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I take imodium a lot (several times a week). As a person who used to get a lot of headaches, I started taking more and more tylenol, as I found that it stopped working for me for me over time.Do you think eventually imodium will stop working for me? Are there any other medications you would suggest trying that are similar to imodium?
 

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Some people find a small amount of tolerance, but hard to tell if it is really tolerance or the IBS just got worse for that person.There isn't as much symptom bounce back as you get with Tylenol (where it causes a headache as it wears off).Short drug holidays (not taking it a day or two) every so often should be OK.Most of the drugs that work the same way Imodium does are more likely to cause tolerance (and or actual addiction) so Imodium really is the best of that group.Pepto Bismol (and other Bismuth containing remedies) are about the only other anti-diarrheal choice, but if you ramp up the dose of that you run into more problems that you would with Imodium. You can get neurotoxicity from too much bismuth for too long, but it does take a lot to get there.You might look at the Calcium Carbonate thread as that supplement tends to be constipating and helps some people control the diarrhea. Just take a supplement with vitamin D in it (or take D as well) if you don't have enough D you won't use the calcium you do absorb as well as you do when you have enough D. (the constipating part is what you don't absorb but stays in the stool) A lot of people are low on vitamin D anyway.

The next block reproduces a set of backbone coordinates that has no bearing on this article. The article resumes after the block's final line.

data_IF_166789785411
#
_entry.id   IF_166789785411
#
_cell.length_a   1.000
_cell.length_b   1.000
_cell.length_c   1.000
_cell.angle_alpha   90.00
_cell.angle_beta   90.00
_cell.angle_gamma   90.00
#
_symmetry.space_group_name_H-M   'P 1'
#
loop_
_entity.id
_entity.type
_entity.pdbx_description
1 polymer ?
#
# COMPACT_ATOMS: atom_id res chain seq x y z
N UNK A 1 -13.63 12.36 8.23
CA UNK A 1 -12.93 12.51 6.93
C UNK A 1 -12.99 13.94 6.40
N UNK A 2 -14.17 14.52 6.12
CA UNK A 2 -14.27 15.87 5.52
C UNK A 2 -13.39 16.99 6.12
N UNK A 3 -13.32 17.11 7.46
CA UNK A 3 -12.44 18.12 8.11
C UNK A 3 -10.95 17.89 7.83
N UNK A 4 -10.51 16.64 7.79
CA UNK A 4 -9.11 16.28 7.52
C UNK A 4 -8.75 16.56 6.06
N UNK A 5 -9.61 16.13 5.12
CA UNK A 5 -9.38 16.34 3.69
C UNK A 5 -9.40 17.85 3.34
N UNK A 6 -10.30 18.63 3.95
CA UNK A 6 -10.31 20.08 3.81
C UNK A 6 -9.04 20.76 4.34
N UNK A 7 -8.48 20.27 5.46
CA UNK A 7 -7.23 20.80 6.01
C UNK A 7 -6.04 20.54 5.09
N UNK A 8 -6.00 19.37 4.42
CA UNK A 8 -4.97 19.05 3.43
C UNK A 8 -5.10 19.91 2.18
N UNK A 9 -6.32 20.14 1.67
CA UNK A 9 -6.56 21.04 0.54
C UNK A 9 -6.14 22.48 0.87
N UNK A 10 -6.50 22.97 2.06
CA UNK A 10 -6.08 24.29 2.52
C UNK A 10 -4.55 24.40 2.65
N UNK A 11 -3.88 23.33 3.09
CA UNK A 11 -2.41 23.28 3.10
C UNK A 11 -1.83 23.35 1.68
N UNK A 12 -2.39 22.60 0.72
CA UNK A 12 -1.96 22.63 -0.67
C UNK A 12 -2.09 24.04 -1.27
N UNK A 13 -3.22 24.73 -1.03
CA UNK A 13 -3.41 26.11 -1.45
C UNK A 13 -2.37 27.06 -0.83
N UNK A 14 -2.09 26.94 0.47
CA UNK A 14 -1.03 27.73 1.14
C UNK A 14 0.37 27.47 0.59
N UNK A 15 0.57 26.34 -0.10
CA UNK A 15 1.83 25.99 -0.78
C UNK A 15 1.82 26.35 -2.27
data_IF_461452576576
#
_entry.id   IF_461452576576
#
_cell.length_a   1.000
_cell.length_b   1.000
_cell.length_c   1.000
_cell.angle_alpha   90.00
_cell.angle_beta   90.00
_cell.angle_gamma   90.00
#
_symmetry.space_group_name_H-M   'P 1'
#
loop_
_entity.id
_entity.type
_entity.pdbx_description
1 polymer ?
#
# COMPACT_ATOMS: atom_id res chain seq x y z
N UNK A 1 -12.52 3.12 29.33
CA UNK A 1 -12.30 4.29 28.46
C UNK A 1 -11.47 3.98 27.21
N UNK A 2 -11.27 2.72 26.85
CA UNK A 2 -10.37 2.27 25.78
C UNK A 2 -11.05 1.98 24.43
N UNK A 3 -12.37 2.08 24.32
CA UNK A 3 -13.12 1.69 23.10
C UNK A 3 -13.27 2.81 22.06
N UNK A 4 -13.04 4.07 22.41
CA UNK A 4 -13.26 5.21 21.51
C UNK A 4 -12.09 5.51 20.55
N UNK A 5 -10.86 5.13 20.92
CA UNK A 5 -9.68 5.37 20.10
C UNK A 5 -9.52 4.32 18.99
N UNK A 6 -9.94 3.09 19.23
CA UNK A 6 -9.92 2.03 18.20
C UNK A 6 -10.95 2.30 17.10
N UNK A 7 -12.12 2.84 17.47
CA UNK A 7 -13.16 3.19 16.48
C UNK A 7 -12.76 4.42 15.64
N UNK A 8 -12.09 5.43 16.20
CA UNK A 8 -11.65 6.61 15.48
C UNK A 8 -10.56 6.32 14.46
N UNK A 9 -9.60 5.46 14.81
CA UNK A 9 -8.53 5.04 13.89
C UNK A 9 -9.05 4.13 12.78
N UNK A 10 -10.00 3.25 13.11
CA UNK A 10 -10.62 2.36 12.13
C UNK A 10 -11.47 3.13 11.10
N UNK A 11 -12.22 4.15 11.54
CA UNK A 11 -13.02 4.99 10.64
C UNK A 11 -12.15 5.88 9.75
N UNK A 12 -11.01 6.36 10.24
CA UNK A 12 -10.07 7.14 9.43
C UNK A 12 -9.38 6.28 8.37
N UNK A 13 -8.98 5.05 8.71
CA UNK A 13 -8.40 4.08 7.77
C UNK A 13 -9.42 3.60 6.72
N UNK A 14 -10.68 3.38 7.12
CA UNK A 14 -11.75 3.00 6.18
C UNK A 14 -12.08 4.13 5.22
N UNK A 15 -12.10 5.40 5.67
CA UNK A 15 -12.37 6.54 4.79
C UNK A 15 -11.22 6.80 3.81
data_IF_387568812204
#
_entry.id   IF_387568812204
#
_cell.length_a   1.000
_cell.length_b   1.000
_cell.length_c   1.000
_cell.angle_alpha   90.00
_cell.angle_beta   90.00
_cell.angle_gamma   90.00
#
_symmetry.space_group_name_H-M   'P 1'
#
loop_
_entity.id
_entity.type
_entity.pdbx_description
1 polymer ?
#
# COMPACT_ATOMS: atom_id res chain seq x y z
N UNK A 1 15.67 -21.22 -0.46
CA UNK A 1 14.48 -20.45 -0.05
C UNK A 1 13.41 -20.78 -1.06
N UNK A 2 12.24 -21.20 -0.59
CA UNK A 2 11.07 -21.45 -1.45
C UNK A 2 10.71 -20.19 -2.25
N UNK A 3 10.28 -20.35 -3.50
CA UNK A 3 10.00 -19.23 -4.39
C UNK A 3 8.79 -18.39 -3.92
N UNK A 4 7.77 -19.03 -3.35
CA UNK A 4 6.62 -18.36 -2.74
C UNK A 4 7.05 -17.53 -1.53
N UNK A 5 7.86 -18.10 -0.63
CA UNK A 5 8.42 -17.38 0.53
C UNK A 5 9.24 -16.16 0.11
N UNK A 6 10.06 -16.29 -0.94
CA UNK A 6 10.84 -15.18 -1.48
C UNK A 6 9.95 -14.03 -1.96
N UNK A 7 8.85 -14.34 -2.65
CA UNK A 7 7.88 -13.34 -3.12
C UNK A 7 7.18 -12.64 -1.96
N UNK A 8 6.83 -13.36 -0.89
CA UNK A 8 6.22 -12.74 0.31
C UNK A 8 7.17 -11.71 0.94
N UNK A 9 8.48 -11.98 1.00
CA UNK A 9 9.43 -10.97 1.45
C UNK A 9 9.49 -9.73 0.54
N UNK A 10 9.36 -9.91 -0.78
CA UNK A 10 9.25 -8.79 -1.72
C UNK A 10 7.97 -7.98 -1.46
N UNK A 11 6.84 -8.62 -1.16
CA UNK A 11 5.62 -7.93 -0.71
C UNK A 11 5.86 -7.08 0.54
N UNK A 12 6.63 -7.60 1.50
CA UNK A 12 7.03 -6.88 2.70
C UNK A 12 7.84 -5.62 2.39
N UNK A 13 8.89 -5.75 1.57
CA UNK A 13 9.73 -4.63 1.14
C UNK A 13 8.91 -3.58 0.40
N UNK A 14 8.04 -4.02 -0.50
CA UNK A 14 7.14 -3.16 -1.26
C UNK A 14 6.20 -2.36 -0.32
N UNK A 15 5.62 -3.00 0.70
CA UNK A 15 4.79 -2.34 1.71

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this topic comes up frequently and is worth searching for similar post for longer replies but to put it simply no.though many doctors say you do build up a tollerance studies have been done tha show no actual evidence that any such tollerence builds upon the other hand your IBS can often get more sensitive with time and thus as time goes on you may require more to stop the D than you once did.I personally find my series of meds reduces the frequency and severity of my D but when a bad one breaks through it takes a lot more to stop it than say a decade ago.I take bog standard loperamide for day to day preemptive protection, I take immodium plus when I actually have D but on the occasions where the loperimide and the immodium plus dont seem to be stopping the D I take lomitol which I find is quite effective (though you need to keep in mind I have taken lomitol after several immodiums)
 

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I'm glad this question was asked because I have often wondered about that myself and even though I don't usually use Imodium everyday, I have been using it more frequently over the past month. Generally, I was only using it once or twice a week depending on what I had on, but lately it has been more frequently. I've had a lot of stress lately and it had definitely showed in anxiety, headaches and my old friend diarrhea. With luck, the stress level will diminish and I will be able to go back to once or twice a week. Having said that, I feel relieved that I will not build up a tolerance for it during this stressful time.
 

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Pepto Bismol (and other Bismuth containing remedies) are about the only other anti-diarrheal choice, but if you ramp up the dose of that you run into more problems that you would with Imodium. You can get neurotoxicity from too much bismuth for too long, but it does take a lot to get there.
Very interesting. Never heared of this med before.Is there anything else you can tell me about pepto-bismol?Do you build tolerance towards it?
 

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There is some research that the more you take medicine, the more your body gets used to it. (thus, having less of an effect)Then again, there is research that is exactly the opposite.
 
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